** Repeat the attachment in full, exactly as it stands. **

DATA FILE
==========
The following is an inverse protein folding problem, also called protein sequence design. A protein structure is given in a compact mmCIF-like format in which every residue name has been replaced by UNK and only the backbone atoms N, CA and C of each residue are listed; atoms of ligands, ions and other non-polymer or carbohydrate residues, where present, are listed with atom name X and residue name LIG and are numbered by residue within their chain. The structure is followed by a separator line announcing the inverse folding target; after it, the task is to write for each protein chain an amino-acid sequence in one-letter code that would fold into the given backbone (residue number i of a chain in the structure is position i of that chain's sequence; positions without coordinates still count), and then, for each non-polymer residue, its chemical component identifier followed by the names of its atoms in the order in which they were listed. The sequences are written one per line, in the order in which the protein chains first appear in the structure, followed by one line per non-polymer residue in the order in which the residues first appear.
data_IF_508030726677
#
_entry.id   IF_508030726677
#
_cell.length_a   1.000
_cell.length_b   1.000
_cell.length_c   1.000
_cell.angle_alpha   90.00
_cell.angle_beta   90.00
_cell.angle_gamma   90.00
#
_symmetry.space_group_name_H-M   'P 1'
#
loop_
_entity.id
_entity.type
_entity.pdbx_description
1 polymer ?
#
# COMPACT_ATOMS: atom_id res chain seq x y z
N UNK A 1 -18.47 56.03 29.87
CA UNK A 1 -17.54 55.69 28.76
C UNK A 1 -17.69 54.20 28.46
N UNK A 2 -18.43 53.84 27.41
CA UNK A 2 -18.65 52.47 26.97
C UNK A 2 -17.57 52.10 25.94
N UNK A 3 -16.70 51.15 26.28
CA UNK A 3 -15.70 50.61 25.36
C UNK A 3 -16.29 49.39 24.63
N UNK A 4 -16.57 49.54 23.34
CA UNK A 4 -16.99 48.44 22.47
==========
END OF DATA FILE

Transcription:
The following is an inverse protein folding problem, also called protein sequence design. A protein structure is given in a compact mmCIF-like format in which every residue name has been replaced by UNK and only the backbone atoms N, CA and C of each residue are listed; atoms of ligands, ions and other non-polymer or carbohydrate residues, where present, are listed with atom name X and residue name LIG and are numbered by residue within their chain. The structure is followed by a separator line announcing the inverse folding target; after it, the task is to write for each protein chain an amino-acid sequence in one-letter code that would fold into the given backbone (residue number i of a chain in the structure is position i of that chain's sequence; positions without coordinates still count), and then, for each non-polymer residue, its chemical component identifier followed by the names of its atoms in the order in which they were listed. The sequences are written one per line, in the order in which the protein chains first appear in the structure, followed by one line per non-polymer residue in the order in which the residues first appear.
data_IF_508030726677
#
_entry.id   IF_508030726677
#
_cell.length_a   1.000
_cell.length_b   1.000
_cell.length_c   1.000
_cell.angle_alpha   90.00
_cell.angle_beta   90.00
_cell.angle_gamma   90.00
#
_symmetry.space_group_name_H-M   'P 1'
#
loop_
_entity.id
_entity.type
_entity.pdbx_description
1 polymer ?
#
# COMPACT_ATOMS: atom_id res chain seq x y z
N UNK A 1 -18.47 56.03 29.87
CA UNK A 1 -17.54 55.69 28.76
C UNK A 1 -17.69 54.20 28.46
N UNK A 2 -18.43 53.84 27.41
CA UNK A 2 -18.65 52.47 26.97
C UNK A 2 -17.57 52.10 25.94
N UNK A 3 -16.70 51.15 26.28
CA UNK A 3 -15.70 50.61 25.36
C UNK A 3 -16.29 49.39 24.63
N UNK A 4 -16.57 49.54 23.34
CA UNK A 4 -16.99 48.44 22.47